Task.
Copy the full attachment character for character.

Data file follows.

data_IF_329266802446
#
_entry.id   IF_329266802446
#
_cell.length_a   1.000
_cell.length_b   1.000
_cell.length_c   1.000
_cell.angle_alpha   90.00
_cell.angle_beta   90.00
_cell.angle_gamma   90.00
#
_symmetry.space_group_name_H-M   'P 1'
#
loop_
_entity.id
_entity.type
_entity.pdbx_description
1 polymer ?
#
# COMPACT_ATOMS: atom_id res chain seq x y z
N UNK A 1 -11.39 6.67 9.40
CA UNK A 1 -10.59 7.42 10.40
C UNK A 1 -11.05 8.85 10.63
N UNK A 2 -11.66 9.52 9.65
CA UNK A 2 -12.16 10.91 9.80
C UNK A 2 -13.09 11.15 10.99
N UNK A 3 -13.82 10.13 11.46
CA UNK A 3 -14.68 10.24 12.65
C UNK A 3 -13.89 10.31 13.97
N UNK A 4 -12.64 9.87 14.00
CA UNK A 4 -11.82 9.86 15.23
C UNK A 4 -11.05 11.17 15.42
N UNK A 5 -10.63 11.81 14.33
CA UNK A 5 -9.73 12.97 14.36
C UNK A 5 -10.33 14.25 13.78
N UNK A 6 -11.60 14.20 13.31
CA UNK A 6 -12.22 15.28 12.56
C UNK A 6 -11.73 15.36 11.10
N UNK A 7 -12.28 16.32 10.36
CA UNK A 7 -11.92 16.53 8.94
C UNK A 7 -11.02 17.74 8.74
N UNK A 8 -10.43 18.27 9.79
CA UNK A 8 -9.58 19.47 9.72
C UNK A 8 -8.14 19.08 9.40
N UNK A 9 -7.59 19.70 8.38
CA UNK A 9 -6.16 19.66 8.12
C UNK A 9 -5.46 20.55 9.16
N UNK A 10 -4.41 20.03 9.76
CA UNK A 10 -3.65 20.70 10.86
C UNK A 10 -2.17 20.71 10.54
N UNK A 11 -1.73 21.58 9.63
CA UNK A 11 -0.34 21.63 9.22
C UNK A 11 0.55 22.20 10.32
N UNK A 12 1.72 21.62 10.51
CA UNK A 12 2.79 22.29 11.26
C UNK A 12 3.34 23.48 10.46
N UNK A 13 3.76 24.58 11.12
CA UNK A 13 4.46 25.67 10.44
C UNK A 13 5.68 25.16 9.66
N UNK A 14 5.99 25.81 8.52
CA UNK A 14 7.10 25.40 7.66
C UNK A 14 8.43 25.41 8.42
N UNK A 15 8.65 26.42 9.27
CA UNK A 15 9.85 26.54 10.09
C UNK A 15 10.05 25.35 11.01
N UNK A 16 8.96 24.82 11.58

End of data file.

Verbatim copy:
data_IF_329266802446
#
_entry.id   IF_329266802446
#
_cell.length_a   1.000
_cell.length_b   1.000
_cell.length_c   1.000
_cell.angle_alpha   90.00
_cell.angle_beta   90.00
_cell.angle_gamma   90.00
#
_symmetry.space_group_name_H-M   'P 1'
#
loop_
_entity.id
_entity.type
_entity.pdbx_description
1 polymer ?
#
# COMPACT_ATOMS: atom_id res chain seq x y z
N UNK A 1 -11.39 6.67 9.40
CA UNK A 1 -10.59 7.42 10.40
C UNK A 1 -11.05 8.85 10.63
N UNK A 2 -11.66 9.52 9.65
CA UNK A 2 -12.16 10.91 9.80
C UNK A 2 -13.09 11.15 10.99
N UNK A 3 -13.82 10.13 11.46
CA UNK A 3 -14.68 10.24 12.65
C UNK A 3 -13.89 10.31 13.97
N UNK A 4 -12.64 9.87 14.00
CA UNK A 4 -11.82 9.86 15.23
C UNK A 4 -11.05 11.17 15.42
N UNK A 5 -10.63 11.81 14.33
CA UNK A 5 -9.73 12.97 14.36
C UNK A 5 -10.33 14.25 13.78
N UNK A 6 -11.60 14.20 13.31
CA UNK A 6 -12.22 15.28 12.56
C UNK A 6 -11.73 15.36 11.10
N UNK A 7 -12.28 16.32 10.36
CA UNK A 7 -11.92 16.53 8.94
C UNK A 7 -11.02 17.74 8.74
N UNK A 8 -10.43 18.27 9.79
CA UNK A 8 -9.58 19.47 9.72
C UNK A 8 -8.14 19.08 9.40
N UNK A 9 -7.59 19.70 8.38
CA UNK A 9 -6.16 19.66 8.12
C UNK A 9 -5.46 20.55 9.16
N UNK A 10 -4.41 20.03 9.76
CA UNK A 10 -3.65 20.70 10.86
C UNK A 10 -2.17 20.71 10.54
N UNK A 11 -1.73 21.58 9.63
CA UNK A 11 -0.34 21.63 9.22
C UNK A 11 0.55 22.20 10.32
N UNK A 12 1.72 21.62 10.51
CA UNK A 12 2.79 22.29 11.26
C UNK A 12 3.34 23.48 10.46
N UNK A 13 3.76 24.58 11.12
CA UNK A 13 4.46 25.67 10.44
C UNK A 13 5.68 25.16 9.66
N UNK A 14 5.99 25.81 8.52
CA UNK A 14 7.10 25.40 7.66
C UNK A 14 8.43 25.41 8.42
N UNK A 15 8.65 26.42 9.27
CA UNK A 15 9.85 26.54 10.09
C UNK A 15 10.05 25.35 11.01
N UNK A 16 8.96 24.82 11.58